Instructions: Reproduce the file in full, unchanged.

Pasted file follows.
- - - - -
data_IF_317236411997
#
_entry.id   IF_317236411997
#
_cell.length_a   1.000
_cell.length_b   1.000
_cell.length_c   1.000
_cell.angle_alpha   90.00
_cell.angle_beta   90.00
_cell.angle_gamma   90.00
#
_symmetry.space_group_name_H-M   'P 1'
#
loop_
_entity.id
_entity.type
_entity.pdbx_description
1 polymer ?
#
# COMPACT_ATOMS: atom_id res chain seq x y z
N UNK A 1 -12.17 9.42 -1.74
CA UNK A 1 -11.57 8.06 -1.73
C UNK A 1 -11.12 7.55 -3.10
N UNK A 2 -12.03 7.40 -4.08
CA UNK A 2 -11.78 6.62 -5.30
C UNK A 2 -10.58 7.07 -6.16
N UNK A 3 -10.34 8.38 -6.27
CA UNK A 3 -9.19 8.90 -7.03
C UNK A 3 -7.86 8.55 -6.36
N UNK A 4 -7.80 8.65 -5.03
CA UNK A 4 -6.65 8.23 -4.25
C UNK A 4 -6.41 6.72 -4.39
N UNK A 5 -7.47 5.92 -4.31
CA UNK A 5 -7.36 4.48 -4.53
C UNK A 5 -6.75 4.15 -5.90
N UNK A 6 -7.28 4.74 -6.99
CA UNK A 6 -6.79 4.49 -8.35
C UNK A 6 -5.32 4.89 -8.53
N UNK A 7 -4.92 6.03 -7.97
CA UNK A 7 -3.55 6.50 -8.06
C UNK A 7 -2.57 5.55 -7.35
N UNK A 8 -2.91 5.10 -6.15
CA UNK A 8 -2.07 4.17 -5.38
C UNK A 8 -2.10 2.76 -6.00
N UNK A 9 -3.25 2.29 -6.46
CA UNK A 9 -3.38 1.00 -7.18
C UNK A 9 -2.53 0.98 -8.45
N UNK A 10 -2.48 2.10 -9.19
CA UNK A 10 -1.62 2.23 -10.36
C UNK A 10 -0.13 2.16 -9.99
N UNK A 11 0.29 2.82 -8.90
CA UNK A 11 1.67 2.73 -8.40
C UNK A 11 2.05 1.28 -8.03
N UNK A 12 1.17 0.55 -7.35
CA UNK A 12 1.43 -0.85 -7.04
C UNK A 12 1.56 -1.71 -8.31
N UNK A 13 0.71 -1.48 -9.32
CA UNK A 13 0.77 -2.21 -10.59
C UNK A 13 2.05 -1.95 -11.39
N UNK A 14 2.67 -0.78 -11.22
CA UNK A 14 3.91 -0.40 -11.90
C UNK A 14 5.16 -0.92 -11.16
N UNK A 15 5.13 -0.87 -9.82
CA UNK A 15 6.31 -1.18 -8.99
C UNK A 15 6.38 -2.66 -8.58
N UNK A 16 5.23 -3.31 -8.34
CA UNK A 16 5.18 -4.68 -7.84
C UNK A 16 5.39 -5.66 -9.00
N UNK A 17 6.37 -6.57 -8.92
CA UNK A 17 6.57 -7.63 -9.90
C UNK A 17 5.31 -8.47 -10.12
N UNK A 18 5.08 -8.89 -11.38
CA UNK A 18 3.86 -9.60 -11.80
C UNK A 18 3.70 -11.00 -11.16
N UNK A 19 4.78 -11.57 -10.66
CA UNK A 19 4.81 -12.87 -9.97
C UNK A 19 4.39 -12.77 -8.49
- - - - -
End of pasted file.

data_IF_317236411997
#
_entry.id   IF_317236411997
#
_cell.length_a   1.000
_cell.length_b   1.000
_cell.length_c   1.000
_cell.angle_alpha   90.00
_cell.angle_beta   90.00
_cell.angle_gamma   90.00
#
_symmetry.space_group_name_H-M   'P 1'
#
loop_
_entity.id
_entity.type
_entity.pdbx_description
1 polymer ?
#
# COMPACT_ATOMS: atom_id res chain seq x y z
N UNK A 1 -12.17 9.42 -1.74
CA UNK A 1 -11.57 8.06 -1.73
C UNK A 1 -11.12 7.55 -3.10
N UNK A 2 -12.03 7.40 -4.08
CA UNK A 2 -11.78 6.62 -5.30
C UNK A 2 -10.58 7.07 -6.16
N UNK A 3 -10.34 8.38 -6.27
CA UNK A 3 -9.19 8.90 -7.03
C UNK A 3 -7.86 8.55 -6.36
N UNK A 4 -7.80 8.65 -5.03
CA UNK A 4 -6.65 8.23 -4.25
C UNK A 4 -6.41 6.72 -4.39
N UNK A 5 -7.47 5.92 -4.31
CA UNK A 5 -7.36 4.48 -4.53
C UNK A 5 -6.75 4.15 -5.90
N UNK A 6 -7.28 4.74 -6.99
CA UNK A 6 -6.79 4.49 -8.35
C UNK A 6 -5.32 4.89 -8.53
N UNK A 7 -4.92 6.03 -7.97
CA UNK A 7 -3.55 6.50 -8.06
C UNK A 7 -2.57 5.55 -7.35
N UNK A 8 -2.91 5.10 -6.15
CA UNK A 8 -2.07 4.17 -5.38
C UNK A 8 -2.10 2.76 -6.00
N UNK A 9 -3.25 2.29 -6.46
CA UNK A 9 -3.38 1.00 -7.18
C UNK A 9 -2.53 0.98 -8.45
N UNK A 10 -2.48 2.10 -9.19
CA UNK A 10 -1.62 2.23 -10.36
C UNK A 10 -0.13 2.16 -9.99
N UNK A 11 0.29 2.82 -8.90
CA UNK A 11 1.67 2.73 -8.40
C UNK A 11 2.05 1.28 -8.03
N UNK A 12 1.17 0.55 -7.35
CA UNK A 12 1.43 -0.85 -7.04
C UNK A 12 1.56 -1.71 -8.31
N UNK A 13 0.71 -1.48 -9.32
CA UNK A 13 0.77 -2.21 -10.59
C UNK A 13 2.05 -1.95 -11.39
N UNK A 14 2.67 -0.78 -11.22
CA UNK A 14 3.91 -0.40 -11.90
C UNK A 14 5.16 -0.92 -11.16
N UNK A 15 5.13 -0.87 -9.82
CA UNK A 15 6.31 -1.18 -8.99
C UNK A 15 6.38 -2.66 -8.58
N UNK A 16 5.23 -3.31 -8.34
CA UNK A 16 5.18 -4.68 -7.84
C UNK A 16 5.39 -5.66 -9.00
N UNK A 17 6.37 -6.57 -8.92
CA UNK A 17 6.57 -7.63 -9.90
C UNK A 17 5.31 -8.47 -10.12
N UNK A 18 5.08 -8.89 -11.38
CA UNK A 18 3.86 -9.60 -11.80
C UNK A 18 3.70 -11.00 -11.16
N UNK A 19 4.78 -11.57 -10.66
CA UNK A 19 4.81 -12.87 -9.97
C UNK A 19 4.39 -12.77 -8.49